It was, as a far better writer once put it, the best of times and the worst of times.
In that order.
Once again, the good folks at GEKLaw offered to let me ride as part of their team for this year’s River Ride.
But while I jumped at the chance to join them — particularly since this year’s ride honored GEKLaw bike attorney Howard Krepack — I’d also made a commitment to volunteer at the LACBC at River Ride. So I split the difference, working the booth while wearing the T-shirt honoring Howard, and letting someone else do the actual ride in my place.
Which is how I found myself riding to Griffith Park at 6:15 in the morning.
Thanks to the early hour, it was a surprisingly easy ride.
Santa Monica Blvd was closed off for the West Hollywood Pride parade, but no one was manning the barricades to stop a lone cyclist from riding through. So from Doheny to Fairfax, I had, in effect, my own private CicLAvia as the only moving vehicle on the street.
Even afterwards, traffic was so light I continued on Santa Monica until it merged with Sunset, before cutting up towards Griffith Park.
Somewhere along the way, though, I lost my breakfast.
Thanks to the early hour and lack of sleep, I had neglected to zip my seat pack. And the pastry I’d brought along to eat at the end of my ride managed to bounce out, thanks to one bump or another.
Thankfully, the more important items, such as my keys and wallet, managed to stay in place.
Then again, I’d also left both of my water bottles at home, so I had a very dry and thirsty one-and-a-half hour ride.
The only other minor problem was a missed turn near the end of my ride. As a result, I found myself making the last leg of my trip on the L.A. River bike path, just as the first Century riders were making their way to Long Beach.
Despite being a two-wheeled salmon riding upstream against the tide of riders, I found myself facing a very courteous crowd of cyclists, all of whom went out of their way to make room for me.
Then just as I left the bike path, I suffered my first flat tire in over a year — ever since last year’s Blessing of the Bicycles, in fact — forcing me to walk the last half mile in order to get there on time.
The good news — or at least that’s the way it seemed at the time — was that there were bike mechanics on hand to make last-minute repairs for River Ride riders before they set out. And within a few minutes, I had a new tube installed and was set for my ride back home.
The rest of the morning and early afternoon is a blur, albeit a very pleasant one.
If you’ve never volunteered for River Ride, I highly recommend it. There’s something very enjoyable about working with a well-oiled team of volunteers to help other riders have a great time. And getting to meet cyclists of every possible description more than compensates for the early morning wake-up call.
Sometimes I get the feeling that if JJ stripped down, you’d find a big red S on her chest. Though where she’d find a phone booth to change in these days is beyond me.
I also had the pleasure of working with a number of great people, many of whom I met for the first time — including a hard-working team from Walk Bike Glendale.
It wasn’t until I took a lunch break at 2 pm that things went south.
In a big way.
Once I moved away from the noise and hubbub of the River Ride, I noticed that I’d missed a couple of calls from my wife. When I called her back, I learned that she’d tripped while walking on a sidewalk, and couldn’t move her right leg or wrist.
So I got back on my bike, riding through unfamiliar territory in an attempt to shorten the return trip home so I could get her to the emergency room.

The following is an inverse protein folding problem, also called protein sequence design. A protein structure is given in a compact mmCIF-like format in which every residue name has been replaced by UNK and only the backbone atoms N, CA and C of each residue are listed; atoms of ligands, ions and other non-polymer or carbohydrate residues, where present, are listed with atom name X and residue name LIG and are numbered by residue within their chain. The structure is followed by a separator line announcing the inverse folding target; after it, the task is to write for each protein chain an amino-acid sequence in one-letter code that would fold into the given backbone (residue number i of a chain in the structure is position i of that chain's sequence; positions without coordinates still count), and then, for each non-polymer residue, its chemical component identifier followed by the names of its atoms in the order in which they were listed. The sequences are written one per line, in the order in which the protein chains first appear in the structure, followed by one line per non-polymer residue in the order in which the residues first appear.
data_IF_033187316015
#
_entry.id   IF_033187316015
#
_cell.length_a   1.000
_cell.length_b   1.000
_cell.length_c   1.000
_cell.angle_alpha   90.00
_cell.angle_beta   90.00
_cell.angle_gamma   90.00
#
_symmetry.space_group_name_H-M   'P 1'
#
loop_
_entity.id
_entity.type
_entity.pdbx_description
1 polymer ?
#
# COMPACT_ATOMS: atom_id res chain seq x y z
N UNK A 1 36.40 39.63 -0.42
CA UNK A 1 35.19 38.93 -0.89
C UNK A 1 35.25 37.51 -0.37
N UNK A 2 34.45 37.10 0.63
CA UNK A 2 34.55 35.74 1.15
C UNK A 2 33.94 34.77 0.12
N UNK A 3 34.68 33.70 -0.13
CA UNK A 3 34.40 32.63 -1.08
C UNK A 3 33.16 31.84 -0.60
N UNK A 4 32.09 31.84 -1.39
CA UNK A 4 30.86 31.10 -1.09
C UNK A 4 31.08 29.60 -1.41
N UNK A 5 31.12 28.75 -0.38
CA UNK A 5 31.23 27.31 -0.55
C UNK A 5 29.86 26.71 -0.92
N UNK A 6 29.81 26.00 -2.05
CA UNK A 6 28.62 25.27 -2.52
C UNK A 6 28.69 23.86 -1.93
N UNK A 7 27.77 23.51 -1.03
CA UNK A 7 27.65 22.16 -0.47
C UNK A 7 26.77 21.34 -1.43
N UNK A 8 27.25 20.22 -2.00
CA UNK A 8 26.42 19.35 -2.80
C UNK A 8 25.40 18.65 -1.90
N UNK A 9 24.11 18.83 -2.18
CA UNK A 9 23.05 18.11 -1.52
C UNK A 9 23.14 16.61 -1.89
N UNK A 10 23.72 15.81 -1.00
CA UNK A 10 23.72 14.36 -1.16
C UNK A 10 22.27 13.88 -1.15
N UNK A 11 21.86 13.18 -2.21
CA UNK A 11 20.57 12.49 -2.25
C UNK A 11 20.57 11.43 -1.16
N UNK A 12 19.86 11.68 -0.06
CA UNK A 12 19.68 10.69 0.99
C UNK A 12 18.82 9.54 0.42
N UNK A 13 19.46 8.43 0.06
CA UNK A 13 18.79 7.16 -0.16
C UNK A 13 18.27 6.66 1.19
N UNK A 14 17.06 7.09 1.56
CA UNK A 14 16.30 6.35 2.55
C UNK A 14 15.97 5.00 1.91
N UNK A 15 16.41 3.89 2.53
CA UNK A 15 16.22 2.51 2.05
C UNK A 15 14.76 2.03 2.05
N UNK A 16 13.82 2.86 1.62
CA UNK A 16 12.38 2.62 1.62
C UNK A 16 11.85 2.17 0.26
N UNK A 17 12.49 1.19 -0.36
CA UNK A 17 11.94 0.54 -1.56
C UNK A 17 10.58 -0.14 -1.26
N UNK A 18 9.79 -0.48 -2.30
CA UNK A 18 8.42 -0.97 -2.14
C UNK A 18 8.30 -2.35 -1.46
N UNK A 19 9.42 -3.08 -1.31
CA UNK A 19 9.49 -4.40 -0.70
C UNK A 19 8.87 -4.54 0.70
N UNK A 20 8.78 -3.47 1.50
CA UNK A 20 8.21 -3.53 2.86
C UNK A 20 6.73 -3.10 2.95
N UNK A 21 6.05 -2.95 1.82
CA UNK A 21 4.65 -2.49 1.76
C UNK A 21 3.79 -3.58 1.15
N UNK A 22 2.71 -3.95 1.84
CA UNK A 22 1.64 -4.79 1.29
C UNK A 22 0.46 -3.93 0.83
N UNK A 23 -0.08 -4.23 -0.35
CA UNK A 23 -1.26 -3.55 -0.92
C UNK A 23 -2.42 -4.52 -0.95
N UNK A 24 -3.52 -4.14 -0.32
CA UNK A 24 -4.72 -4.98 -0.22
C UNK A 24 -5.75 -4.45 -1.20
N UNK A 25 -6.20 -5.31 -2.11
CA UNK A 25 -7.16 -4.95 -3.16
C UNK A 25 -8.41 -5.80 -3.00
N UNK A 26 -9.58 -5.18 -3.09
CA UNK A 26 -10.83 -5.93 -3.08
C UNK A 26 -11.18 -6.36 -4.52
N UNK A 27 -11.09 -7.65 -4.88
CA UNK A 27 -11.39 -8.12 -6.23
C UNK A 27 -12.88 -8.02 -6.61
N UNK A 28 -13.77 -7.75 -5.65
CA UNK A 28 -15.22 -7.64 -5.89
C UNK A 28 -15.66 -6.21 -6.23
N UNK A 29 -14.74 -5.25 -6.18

And that’s one of the few situations where driving has the advantage over bike commuting. When something goes wrong, you can find yourself a long way — and a very stressful long time — from home.
Then there’s the other problem.
About half way home, I had another flat.
It seems the mechanic who did me the favor of fixing my earlier flat — at no charge, I might add — did me no favor by failing to find what caused it. Sure enough, as I examined the tire, I found a small piece of glass embedded in the tread that had worked its way back into my tube.
Since I had already gone to work at the LACBC booth while he fixed my flat, I have no idea whether he had looked for the cause of the flat, or just failed to find it.
Either way, I was forced to stop and make another repair at the worst possible time.
So my apologies to anyone in Hancock Park who may have heard the words I was muttering under my breath. At least, I hope they were under my breath.
The lesson learned is, as Ronald Reagan put it, trust but verify. If you have someone else fix your flat, make sure they check the tire.
Or better yet, just fix it yourself.
I finally got home nearly two-and-a-half hours after I’d spoken with my wife. And five minutes later, I was driving a very angry and highly pained spouse to the ER.
The good news is, she seems to be okay.
No broken bones or dislocations; three days later, her wrist is better, though she’s in a splint and on crutches until she can see the orthopedist — which, thanks to the complications that come with an HMO, may not be until mid-July.
If anyone trots out the old fallacy that this country has the best medical system in the world, please refer them to that last sentence.
We may have decent medical care, but the insurance system that supports it is badly broken.
Meanwhile, I now find myself driving her to and from work, walking the dog and doing all the work around the house.
Not that I’m complaining, of course.
That’s just part of being married.
But it does explain why my posts have been a little sparse this week.
Hopefully, I should have time to sit down and write again later tonight. There’s a huge stack of bike-related press releases and requests for publicity gaining virtual dust on my desktop.
So give me a little time, and I’ll get back to the topic of biking.